Lebanonís Absence from CITES Convention Threatens its Natural Resources

Lebanon’s Absence from CITES Convention Threatens its Natural Resources
 
 
Qatar – 22 March, 2010: For the second week, the CITES Conference continues its work in the Qatari capital, Doha. Debates on a range of proposals and amendments to add or modify the classification of animal and plant species are carried, with a view to regulating the international trade in these species, or tightening their protection. Lebanon, which had not yet joined CITES, did not have a chance to defend several threatened species that have economical importance for the country, such as the Bluefin Tuna and several types of marine species in the Mediterranean Sea.
 
Not attend the conference; Lebanon lost the chance of defending its right and the rights of other Arab countries. For example, Egypt desperately needed support in placing the Nile Crocodiles on Appendix II of the convention, which regulates trade in the species. Participation of the global league of activists, IndyACT, in the conference constituted partial compensation for the absence of official Lebanese presence, where the organization played a role in mobilizing European and global support for the Egyptian proposal.
 
The Ministry of Agriculture in Lebanon has begun the accession process to CITES, but IndyACT sensed a strong need to deepen the knowledge in this Convention. The organization has noticed some confusion regarding the purpose of CITES among Lebanon’s stakeholders, who consider it related to animal welfare. The organization is concerned that some actors might try to exploit this confusion to push the Lebanese law on animal welfare under the pretext of Lebanon is implementing CITES. CITES purpose is to regulate trade in endangered animal and plant species. Illegal trade in endangered species is the third largest illegal trade in the world after arms and drug trade. "After Lebanon's joins CITES, a new law must be put in place to implement the Convention, and this law must not be confused with a law for the ethical treatment of animals; the two are completely different matters," said Soumar Dakdouk, head of conservation campaign at IndyACT.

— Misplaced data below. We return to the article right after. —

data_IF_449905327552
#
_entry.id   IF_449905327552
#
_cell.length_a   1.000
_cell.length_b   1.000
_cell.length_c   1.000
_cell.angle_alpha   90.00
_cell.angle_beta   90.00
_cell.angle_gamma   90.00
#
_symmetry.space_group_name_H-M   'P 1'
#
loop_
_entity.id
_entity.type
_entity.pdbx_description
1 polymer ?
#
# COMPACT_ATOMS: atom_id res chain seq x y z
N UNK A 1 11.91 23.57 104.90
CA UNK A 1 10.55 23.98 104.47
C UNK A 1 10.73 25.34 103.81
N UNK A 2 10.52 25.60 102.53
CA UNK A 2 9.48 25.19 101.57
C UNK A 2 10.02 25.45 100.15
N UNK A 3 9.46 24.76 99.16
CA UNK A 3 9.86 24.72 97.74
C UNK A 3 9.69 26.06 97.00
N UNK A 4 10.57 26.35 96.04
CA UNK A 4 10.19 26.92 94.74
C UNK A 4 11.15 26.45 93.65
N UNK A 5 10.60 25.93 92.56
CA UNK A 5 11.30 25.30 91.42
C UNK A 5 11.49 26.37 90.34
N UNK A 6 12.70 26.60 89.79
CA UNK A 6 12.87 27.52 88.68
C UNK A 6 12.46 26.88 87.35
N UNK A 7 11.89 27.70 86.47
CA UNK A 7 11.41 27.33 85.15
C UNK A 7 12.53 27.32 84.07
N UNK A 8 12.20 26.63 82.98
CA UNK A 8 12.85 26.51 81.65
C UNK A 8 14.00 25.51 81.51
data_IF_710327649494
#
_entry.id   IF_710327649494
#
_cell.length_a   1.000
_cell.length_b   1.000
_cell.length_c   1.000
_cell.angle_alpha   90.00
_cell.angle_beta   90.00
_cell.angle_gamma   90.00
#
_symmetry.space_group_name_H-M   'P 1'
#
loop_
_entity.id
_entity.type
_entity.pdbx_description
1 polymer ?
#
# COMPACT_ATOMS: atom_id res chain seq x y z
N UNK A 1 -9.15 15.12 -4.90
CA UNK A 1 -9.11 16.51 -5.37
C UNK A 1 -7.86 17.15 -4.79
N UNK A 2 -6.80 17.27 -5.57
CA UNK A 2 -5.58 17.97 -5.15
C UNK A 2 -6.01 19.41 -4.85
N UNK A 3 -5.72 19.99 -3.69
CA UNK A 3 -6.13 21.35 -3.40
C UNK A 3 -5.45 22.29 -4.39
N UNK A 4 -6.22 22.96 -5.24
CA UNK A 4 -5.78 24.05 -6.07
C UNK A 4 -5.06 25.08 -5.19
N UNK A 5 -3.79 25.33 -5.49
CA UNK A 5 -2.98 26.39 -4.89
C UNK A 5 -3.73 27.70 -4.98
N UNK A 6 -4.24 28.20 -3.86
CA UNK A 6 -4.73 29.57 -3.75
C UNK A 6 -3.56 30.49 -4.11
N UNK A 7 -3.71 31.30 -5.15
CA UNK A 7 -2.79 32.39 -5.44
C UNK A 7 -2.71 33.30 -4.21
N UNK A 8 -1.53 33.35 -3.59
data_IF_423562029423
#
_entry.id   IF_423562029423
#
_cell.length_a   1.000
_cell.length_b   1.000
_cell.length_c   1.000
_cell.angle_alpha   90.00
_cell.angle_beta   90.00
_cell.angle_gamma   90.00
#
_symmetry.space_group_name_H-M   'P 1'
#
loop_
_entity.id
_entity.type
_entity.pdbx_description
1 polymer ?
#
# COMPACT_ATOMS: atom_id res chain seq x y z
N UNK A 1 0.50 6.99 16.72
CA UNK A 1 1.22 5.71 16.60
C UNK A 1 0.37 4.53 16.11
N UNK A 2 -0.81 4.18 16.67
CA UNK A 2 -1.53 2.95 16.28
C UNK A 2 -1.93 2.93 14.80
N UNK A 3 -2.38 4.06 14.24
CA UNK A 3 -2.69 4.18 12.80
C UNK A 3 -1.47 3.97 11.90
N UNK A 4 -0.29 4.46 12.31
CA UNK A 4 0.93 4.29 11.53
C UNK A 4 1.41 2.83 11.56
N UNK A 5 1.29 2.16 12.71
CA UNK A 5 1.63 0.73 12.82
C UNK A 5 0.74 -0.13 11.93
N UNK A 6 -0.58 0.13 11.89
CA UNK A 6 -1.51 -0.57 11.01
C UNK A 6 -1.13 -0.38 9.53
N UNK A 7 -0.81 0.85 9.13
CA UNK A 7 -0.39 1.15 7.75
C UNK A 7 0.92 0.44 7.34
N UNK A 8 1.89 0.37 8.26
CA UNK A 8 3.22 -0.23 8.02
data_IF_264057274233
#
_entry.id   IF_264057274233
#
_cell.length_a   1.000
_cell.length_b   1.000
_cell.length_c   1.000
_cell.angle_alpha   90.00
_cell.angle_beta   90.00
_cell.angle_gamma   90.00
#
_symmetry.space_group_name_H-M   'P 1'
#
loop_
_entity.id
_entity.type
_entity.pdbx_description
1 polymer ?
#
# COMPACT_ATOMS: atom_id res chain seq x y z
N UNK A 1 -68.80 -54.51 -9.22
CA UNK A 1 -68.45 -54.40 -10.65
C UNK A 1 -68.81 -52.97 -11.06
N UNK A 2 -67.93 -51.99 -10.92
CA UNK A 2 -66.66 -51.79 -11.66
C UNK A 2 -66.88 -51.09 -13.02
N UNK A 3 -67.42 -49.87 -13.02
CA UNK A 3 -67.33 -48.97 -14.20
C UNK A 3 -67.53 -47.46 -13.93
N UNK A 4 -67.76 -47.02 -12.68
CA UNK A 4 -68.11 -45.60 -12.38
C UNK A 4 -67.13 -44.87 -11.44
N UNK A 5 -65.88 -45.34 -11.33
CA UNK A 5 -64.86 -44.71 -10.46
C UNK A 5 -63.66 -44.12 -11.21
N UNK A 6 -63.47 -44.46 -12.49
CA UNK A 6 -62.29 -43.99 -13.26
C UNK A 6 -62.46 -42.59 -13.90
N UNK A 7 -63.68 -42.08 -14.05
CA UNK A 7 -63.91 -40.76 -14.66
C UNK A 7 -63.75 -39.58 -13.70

Despite losing the battle to preserve the Bluefin Tuna in Doha, governments were able to so far to reach agreement on the protection of other endangered species. Nevertheless, few of the most important discussions that still need to take place today (Tuesday) are on the protection of several shark species that are declining steadily. 
 
"Discussions have been extremely heated during this conference compared to previous CITES meetings; and the reason is because many important commercial species that have been very common in the past, are now endangered", said Dakdouk. "It is clear that CITES will become one of the most important international conventions to manage the sustainable use of wildlife resources." 
 
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For more information please contact:
- Ali Fakhry, Communication Director – IndyACT; Tel- fax: +961-1-447192; Mobile: +96171421593, email: comms@indyact.org

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